Senior shortstop Brian Wilhite isn’t really sure why he’s made an incredible leap at the plate from a season ago, but he won’t question it.
The senior captain is just one of two Hoosiers to start every game this season, solidifying his spot in the lineup as a reliable player in the field and at the plate.
His 38 starts this season are more than in his entire career combined, enabling him to get in a groove in the batters box and become one of the more respected hitters in IU’s lineup. This season, Wilhite has used a recent surge to increase his batting average to .287. The shortstop’s 32 RBI’s are a team-high.
“I don’t see a lot of differences in my swing really, I think I’m just a little bit more relaxed up there,” Wilhite said. “I’m really not trying to do too much, just get my hands through the baseball, and it’s jumping off my bat right now.”
When the young Hoosier lineup, which features three upperclassmen on a regular basis, was scuffling to start the season, so was Wilhite. Limping out of the gates, IU lost seven of its first 10 games.
In that 10-game span, sophomore outfielder Logan Sowers went down with an injury, freshman catcher Ryan Fineman was still splitting time at catcher and the Hoosiers were getting zero production out of its nine-hole hitter.
It might not have been the end of the world, the Hoosier anchor hit five-for-37 to start the season and displayed some rust from the long winter.
But the problem was that this was Wilhite, and the captain was struggling mightily. In a spot where IU Coach Chris Lemonis could use an extra leadoff hitter, Wilhite was being used as recycled material instead.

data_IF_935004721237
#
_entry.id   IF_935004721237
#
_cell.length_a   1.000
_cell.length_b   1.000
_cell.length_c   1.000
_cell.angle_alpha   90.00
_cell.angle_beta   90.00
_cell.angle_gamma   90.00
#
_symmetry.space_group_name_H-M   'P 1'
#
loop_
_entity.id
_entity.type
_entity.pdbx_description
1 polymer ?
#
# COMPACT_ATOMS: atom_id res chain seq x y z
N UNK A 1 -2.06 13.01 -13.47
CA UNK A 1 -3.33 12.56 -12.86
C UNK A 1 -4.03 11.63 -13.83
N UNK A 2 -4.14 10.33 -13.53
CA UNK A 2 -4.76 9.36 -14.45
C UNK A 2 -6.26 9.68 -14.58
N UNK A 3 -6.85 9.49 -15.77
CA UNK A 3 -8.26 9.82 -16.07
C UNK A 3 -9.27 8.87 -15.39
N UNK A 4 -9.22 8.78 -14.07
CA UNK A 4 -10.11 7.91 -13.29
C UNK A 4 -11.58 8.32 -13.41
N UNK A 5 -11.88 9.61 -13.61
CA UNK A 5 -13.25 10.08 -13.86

When the Hoosiers returned to Bloomington to play their first home games of the season, Wilhite started to settle in. As the cream and crimson faithful packed the stands to take a glimpse at the unseasoned baseball club, the senior made sure that all eyes were on him.
Tied 1-1 in the top of the seventh against Western Carolina in the home opener, Wilhite’s senior counterpart and starting pitcher Kyle Hart balked home the go-ahead run as he stood at the mound in utter disbelief.
Wilhite made sure that Hart wasn’t going to lose the game on a mental error. With a runner aboard and one RBI already on the day, he approached the plate on a mission.
He connected on a pitch, sneaking it over the left field fence for a two-run home run to give the Hoosiers the lead and eventually the victory.
“Those at-bats for a guy who’s had some tough at-bats too really had some huge hits for us,” Lemonis said. “Also, some of the defensive plays he’s made this year have been pretty special.”
Since that day, Wilhite went on a torrid 13-game stretch at the plate. He went hitless in the following game but was determined to show that his big knock wasn’t a fluke.
A 10-game hit streak followed his hitless bid in game two against Western Carolina, and he hit safely in 12 of the next 13 games. He went on a three-game stretch in late March torching Toledo, Butler and Indiana State to tally four home runs and 13 RBIs. All of this came while batting out of the final spot in the order.
Wilhite started to tone down the power numbers following the emphatic three-game stretch he pieced together. When he was swinging the hot bat, it was able to give the young Hoosiers in the lineup time to properly adjust to collegiate pitching.
Fineman and his fellow freshmen, utility man Luke Miller and designated hitter Scotty Bradley, were all hitting over .300 at the end of Wilhite’s fairytale run. He was also able to provide the pop that IU was missing without Sowers in the lineup, as the sophomore outfielder returned in the second to last game of Wilhite’s coming out party.
Although he only has eight RBIs since the series opener against Indiana State, he’s had six multi-hit games since and is currently riding a 5-game hit streak.
Throwing out Wilhite’s dreadful start to the season, the Barrington, Illinois, native has a batting average of .343 as the Hoosiers sit 11 games over .500 since starting 3-7.
His six home runs are one behind Sowers for the team lead and currently tied for 10th in the Big Ten, while his 32 RBIs leads the club and is sixth best in the conference.
“He got really hot so now it seems like he’s not as hot,” Lemonis said. “He’s still giving us good at-bats just maybe not as many as he was during that one streak.”